Congress developed the Foreign Corrupt Practices Act (FCPA) during the 1970s to prevent US companies from giving bribes to foreign officials. The Act was amended in 1977 and again in 1998 to broaden the scope of its anti-bribery provisions.
Under the anti-bribery provisions, the Foreign Corrupt Practices Act prohibits US-based individuals and companies from paying foreign officials in order to further business interests. Through its amendments, the act also prohibits making bribes to foreign issuers of securities.
In addition to the anti-bribery provision, the FCPA directs companies with securities listed in the US to abide by certain accounting provisions. Such companies must:
- Make and keep books (and other records) reflecting fair and accurate corporate transactions.
- Develop and maintain an internal accounting system.
In effect, these provisions require companies to develop adequate compliance and oversight systems for accounting and to abide by their disclosure and due diligence duties with respect to corporate transactions.
Although the FCPA most often applies to the activities of large, international corporations, even small businesses can violate the FCPA.
While the US Department of Justice (DOJ) is the primary enforcer of the Foreign Corrupt Practices Act (FCPA), the Securities and Exchange Commission (SEC) also has the authority to coordinate the Act’s enforcement. The Department of Justice may enforce the Act with various criminal sanctions, such as criminal fees and imprisonment. The Securities and Exchange Commission may impose various civil penalties.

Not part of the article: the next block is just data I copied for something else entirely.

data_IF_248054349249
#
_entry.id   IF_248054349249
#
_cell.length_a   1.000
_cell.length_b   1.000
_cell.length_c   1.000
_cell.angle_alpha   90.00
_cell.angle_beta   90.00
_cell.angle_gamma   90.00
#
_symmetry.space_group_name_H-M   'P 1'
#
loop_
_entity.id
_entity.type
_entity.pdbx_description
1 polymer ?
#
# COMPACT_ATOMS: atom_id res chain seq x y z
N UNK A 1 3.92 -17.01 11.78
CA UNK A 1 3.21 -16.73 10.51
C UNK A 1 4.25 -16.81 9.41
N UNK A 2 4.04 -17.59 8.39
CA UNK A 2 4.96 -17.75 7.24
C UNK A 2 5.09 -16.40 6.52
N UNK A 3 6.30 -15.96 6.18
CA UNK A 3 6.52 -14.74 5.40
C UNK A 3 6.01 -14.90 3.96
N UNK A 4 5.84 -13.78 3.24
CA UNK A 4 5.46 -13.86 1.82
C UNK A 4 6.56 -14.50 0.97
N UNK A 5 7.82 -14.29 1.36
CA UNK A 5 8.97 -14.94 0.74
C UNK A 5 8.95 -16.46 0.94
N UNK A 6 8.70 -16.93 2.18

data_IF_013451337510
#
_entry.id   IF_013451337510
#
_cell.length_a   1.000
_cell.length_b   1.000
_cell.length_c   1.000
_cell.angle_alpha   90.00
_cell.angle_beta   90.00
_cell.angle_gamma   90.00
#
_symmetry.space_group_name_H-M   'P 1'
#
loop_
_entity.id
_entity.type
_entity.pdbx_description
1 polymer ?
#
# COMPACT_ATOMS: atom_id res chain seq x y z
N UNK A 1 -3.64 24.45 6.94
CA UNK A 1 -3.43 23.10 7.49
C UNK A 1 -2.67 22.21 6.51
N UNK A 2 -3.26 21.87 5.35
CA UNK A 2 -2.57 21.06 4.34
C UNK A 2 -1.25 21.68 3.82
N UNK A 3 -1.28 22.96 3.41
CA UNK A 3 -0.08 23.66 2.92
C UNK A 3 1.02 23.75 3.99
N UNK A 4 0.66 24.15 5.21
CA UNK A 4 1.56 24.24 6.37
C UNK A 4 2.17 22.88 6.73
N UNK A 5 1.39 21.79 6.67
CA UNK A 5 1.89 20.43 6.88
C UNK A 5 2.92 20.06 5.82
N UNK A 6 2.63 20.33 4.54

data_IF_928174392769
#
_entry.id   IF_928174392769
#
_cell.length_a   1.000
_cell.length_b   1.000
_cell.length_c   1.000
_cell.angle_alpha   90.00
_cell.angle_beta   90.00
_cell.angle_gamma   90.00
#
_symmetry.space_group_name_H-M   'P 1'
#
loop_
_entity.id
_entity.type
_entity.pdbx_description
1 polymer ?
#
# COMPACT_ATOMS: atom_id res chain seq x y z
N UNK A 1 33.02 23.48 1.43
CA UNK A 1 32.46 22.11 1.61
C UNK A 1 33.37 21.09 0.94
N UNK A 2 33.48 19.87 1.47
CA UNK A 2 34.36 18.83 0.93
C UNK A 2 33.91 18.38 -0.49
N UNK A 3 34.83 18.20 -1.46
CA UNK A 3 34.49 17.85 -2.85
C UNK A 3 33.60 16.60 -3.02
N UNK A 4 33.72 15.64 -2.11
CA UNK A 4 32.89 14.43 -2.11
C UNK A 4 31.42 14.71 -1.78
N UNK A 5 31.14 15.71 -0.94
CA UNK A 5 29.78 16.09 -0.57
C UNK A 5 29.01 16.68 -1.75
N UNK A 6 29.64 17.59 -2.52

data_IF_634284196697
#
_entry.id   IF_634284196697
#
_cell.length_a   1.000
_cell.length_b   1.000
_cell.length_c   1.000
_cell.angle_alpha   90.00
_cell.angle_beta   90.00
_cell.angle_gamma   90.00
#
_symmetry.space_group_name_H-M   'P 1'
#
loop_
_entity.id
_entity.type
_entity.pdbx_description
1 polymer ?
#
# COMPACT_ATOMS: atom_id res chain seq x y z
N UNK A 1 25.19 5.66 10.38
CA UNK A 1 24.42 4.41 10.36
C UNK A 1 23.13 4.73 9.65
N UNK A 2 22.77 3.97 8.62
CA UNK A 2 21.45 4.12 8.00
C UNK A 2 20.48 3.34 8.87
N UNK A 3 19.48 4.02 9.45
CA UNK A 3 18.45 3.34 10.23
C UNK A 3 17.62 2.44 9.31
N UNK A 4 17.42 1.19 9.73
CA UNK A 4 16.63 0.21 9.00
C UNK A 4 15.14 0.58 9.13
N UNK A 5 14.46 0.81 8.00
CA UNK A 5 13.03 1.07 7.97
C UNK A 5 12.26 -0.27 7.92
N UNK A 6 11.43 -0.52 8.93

The penalties for violating the FCPA range from fines to imprisonment. Penalties cover both businesses and individuals. Here are some penalties that may be triggered by FCPA violations:
- Individual liability resulting in a prison sentence of up to 5 years
- Suspensions from various government contracting programs
- Criminal fines (up to $2 million for a company and up to $100,000 for an individual)
- Up to $100,000 of civil fines (both for a company and an individual)
- Disgorgement of the violator’s pecuniary gain
- Additional civil fines of up to $500,000 for companies and $100,000 for individuals
Note that indemnification by the company is not possible for individuals who have been found guilty of violating the FCPA.
A number of defenses may be raised against an FCPA violation. For example, you can claim that:
- The payment only facilitated a non-discretionary action by the foreign official ("grease payment").
- The payment was lawful under the laws of the country where it was made (very rare nowadays).
- The payment was reasonable and for a very limited purpose.
- You lacked the necessary criminal intent.
A qualified criminal attorney can help you to understand issues related to FCPA compliance. If you may have violated the Foreign Corrupt Practices Act, an attorney can help you develop a defense for your case.